4. These are NOT mandates
There are certain changes that you have to make in your healthcare system to remain in business. You have to pursue ICD-10 readiness. You don't have to pursue an ACO construct. Ultimately, for you, it may be as simple as that.
"My general philosophy is that healthcare systems that work toward doing the right thing for patients and patient care will be the winners in the end," Whittington says. "If we put all our effort into complying with the exact rules of the ACO model, in the end, we're often working against ourselves internally..If we focus on what it's going to take to enter patient-centered care, that's probably a better path to take."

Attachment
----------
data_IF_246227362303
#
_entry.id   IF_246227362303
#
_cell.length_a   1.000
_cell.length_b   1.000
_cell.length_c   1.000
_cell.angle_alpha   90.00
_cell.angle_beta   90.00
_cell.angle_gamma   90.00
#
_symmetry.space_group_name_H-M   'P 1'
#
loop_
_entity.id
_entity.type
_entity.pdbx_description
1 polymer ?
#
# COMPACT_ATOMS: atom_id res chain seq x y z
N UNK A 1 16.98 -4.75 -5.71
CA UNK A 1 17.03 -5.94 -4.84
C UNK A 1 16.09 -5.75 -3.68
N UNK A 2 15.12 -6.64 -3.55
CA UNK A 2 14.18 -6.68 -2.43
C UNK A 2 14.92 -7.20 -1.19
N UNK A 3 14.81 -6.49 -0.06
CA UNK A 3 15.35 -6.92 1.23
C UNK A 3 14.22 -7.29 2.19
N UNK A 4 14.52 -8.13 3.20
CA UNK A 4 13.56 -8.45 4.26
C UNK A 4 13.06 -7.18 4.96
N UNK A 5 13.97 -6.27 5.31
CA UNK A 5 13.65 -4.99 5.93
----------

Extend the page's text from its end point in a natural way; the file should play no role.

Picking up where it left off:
One of the good things about ACOs is that it forces a conversation about healthcare costs that needs to be had with a serious intent in this country, says Whittington. There will be opportunities, even if you don't dive into the ACO model right now, to bite off little chunks that make sense for your patients and business model now, and that will also make sense under an ACO model.
"We see these things as mandates. But they're really not," Whittington says. "Unless you really have the model worked out and you're sure you can make a margin, why jump in?"